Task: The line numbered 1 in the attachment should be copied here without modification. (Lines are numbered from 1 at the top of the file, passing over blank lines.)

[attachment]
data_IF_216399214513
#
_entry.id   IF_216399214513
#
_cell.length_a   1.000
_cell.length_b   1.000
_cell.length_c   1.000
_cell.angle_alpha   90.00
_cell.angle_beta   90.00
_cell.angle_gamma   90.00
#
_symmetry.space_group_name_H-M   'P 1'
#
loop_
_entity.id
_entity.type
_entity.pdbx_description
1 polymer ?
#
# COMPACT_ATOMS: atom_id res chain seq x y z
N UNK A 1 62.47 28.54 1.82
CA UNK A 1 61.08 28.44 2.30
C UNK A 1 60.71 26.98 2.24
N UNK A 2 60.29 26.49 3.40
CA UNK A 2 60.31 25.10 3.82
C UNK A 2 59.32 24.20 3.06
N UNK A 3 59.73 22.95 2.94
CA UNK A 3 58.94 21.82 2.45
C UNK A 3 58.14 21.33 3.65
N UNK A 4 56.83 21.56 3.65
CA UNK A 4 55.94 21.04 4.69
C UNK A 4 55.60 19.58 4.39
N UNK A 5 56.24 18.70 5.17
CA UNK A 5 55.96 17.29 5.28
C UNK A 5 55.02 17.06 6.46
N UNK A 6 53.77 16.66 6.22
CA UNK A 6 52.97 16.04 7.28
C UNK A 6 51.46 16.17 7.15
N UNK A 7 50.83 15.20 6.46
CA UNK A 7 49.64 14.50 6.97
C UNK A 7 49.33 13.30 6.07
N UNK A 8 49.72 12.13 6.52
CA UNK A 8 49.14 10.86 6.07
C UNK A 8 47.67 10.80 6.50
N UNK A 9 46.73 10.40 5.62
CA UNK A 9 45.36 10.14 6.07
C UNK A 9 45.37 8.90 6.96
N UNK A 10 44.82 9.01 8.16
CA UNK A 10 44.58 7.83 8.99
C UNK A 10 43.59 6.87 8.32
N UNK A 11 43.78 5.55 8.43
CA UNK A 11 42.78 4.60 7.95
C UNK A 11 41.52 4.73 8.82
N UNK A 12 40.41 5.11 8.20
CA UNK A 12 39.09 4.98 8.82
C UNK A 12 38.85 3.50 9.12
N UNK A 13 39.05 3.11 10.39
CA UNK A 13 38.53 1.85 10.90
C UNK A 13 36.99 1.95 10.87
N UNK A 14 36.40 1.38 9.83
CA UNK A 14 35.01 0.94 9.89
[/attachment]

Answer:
data_IF_216399214513